The dark microbiome

We have been missing a large number of the microbes that live in our body, and we have no idea how they affect our health.

In recent years, we have come to understand that our microbiomes – the microbes that live in our guts and elsewhere – may affect everything from armpit smell to obesity. This realisation has prompted groups around the world to begin developing therapies that target our microbiomes in an effort to treat a range of conditions.

But it appears that microbiome studies have been missing many species. “We might be overlooking a huge number of microbes that we cannot see with standard methods,” says Christine Moissl-Eichinger at the Medical University of Graz in Austria.

Moissl-Eichinger has been investigating species we know very little about because they aren’t easy to detect or grow in the lab. Her interest began when she was involved in checking if microbes were present on spacecraft destined for other planets. She found cells belonging to the group known as archaea. These look just like bacteria, but are a different branch of life.

Moissl-Eichinger has also found archaea in hospitals, prompting her to realise that they must come from people – even though few archaea have been discovered in or on the human body.

To identify microbial species, researchers usually look for a particular gene that acts as a genetic barcode for bacteria and archaea. Different species have subtly different DNA sequences in this gene, so reading the sequence can tell you what microbes are present in a sample.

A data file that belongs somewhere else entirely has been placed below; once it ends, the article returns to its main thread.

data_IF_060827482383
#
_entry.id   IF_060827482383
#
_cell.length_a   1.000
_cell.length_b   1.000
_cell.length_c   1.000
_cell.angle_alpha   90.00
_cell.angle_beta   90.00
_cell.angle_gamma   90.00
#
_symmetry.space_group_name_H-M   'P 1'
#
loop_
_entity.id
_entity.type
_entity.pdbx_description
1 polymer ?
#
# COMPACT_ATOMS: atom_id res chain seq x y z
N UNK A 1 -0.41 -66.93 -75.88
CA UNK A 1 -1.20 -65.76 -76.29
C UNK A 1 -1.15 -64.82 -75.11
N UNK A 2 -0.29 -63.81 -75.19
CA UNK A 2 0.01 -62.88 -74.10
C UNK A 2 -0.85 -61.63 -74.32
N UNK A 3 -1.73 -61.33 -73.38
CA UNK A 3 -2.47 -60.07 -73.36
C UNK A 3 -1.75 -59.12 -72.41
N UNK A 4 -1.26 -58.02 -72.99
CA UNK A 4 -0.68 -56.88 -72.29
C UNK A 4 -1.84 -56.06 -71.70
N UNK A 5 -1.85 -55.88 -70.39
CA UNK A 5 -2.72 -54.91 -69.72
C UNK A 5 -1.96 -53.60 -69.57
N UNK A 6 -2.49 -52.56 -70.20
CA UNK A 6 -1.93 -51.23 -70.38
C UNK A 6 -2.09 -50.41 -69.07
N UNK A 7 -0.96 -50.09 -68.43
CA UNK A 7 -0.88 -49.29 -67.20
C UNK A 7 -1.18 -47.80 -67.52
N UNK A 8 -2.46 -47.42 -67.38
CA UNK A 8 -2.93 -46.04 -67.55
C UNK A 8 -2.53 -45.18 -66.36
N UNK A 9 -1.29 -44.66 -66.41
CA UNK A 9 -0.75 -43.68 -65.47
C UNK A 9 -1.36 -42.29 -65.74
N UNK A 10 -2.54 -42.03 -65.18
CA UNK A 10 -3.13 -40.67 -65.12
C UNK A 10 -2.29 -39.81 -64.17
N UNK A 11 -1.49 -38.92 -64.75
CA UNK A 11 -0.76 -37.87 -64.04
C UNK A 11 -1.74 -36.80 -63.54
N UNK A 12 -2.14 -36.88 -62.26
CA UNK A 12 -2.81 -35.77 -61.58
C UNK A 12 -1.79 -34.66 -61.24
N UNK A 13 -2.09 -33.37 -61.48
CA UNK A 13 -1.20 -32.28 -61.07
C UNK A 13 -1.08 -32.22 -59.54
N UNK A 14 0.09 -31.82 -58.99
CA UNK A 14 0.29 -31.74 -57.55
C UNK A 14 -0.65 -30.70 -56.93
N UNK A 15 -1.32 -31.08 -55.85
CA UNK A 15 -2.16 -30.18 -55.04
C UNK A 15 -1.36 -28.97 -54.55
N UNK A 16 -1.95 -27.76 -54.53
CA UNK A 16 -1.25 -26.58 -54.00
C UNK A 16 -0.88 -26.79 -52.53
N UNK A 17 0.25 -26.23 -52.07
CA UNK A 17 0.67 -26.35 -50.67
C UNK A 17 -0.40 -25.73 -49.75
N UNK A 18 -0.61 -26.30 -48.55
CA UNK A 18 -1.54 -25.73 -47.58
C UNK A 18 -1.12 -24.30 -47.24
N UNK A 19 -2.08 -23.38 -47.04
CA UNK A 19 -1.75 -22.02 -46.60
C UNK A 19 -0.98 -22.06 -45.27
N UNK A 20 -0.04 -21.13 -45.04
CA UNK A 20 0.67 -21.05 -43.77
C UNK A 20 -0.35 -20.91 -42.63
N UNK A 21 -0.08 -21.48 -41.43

Moissl-Eichinger and her colleagues have shown that the standard sequencing method often detects no archaeal species, or just one, in samples taken from people’s bodies. But when her team used a version of the sequencing method optimised to detect archaea in the same samples, it revealed that there were in fact dozens of these species present.

Each part of the body seems to be home to characteristic species of archaea, as with bacteria.

For example, the gut has many archaea that produce methane, while the main archaea on the skin break down ammonia, a process that might help determine skin pH and skin health (bioRxiv, doi.org/cq3z).

What’s more, in the nose and appendix, individual archaea cells outnumbered those of bacteria. “We did not expect that,” says Moissl-Eichinger. Because we have only just discovered them, we don’t know what most of the archaea in our bodies do. Finding out won’t be easy because it is very difficult to grow archaea in the lab for detailed studies.

While many kinds of bacteria cause infections and diseases, no archaeal species is known to do so. That might change now we are finding so many more of them in our bodies.

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